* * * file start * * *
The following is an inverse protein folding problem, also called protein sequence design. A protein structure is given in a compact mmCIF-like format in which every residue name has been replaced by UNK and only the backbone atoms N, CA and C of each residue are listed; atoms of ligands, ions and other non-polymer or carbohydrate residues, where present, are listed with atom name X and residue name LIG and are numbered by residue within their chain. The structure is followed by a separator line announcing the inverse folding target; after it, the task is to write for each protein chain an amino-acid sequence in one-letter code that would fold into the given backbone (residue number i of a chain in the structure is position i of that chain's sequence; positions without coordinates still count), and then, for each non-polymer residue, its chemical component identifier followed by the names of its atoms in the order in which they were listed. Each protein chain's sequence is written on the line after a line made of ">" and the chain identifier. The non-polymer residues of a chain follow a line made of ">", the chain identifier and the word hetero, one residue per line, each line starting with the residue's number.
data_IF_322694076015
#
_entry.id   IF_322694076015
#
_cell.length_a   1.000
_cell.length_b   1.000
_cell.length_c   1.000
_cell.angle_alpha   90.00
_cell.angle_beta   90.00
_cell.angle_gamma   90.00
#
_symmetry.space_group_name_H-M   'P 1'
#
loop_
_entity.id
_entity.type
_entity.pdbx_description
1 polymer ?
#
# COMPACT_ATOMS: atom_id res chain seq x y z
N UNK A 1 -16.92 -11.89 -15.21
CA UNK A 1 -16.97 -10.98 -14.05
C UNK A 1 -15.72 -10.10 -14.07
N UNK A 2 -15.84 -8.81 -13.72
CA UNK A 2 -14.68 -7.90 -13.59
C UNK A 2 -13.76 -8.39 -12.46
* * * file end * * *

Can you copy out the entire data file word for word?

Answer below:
The following is an inverse protein folding problem, also called protein sequence design. A protein structure is given in a compact mmCIF-like format in which every residue name has been replaced by UNK and only the backbone atoms N, CA and C of each residue are listed; atoms of ligands, ions and other non-polymer or carbohydrate residues, where present, are listed with atom name X and residue name LIG and are numbered by residue within their chain. The structure is followed by a separator line announcing the inverse folding target; after it, the task is to write for each protein chain an amino-acid sequence in one-letter code that would fold into the given backbone (residue number i of a chain in the structure is position i of that chain's sequence; positions without coordinates still count), and then, for each non-polymer residue, its chemical component identifier followed by the names of its atoms in the order in which they were listed. Each protein chain's sequence is written on the line after a line made of ">" and the chain identifier. The non-polymer residues of a chain follow a line made of ">", the chain identifier and the word hetero, one residue per line, each line starting with the residue's number.
data_IF_322694076015
#
_entry.id   IF_322694076015
#
_cell.length_a   1.000
_cell.length_b   1.000
_cell.length_c   1.000
_cell.angle_alpha   90.00
_cell.angle_beta   90.00
_cell.angle_gamma   90.00
#
_symmetry.space_group_name_H-M   'P 1'
#
loop_
_entity.id
_entity.type
_entity.pdbx_description
1 polymer ?
#
# COMPACT_ATOMS: atom_id res chain seq x y z
N UNK A 1 -16.92 -11.89 -15.21
CA UNK A 1 -16.97 -10.98 -14.05
C UNK A 1 -15.72 -10.10 -14.07
N UNK A 2 -15.84 -8.81 -13.72
CA UNK A 2 -14.68 -7.90 -13.59
C UNK A 2 -13.76 -8.39 -12.46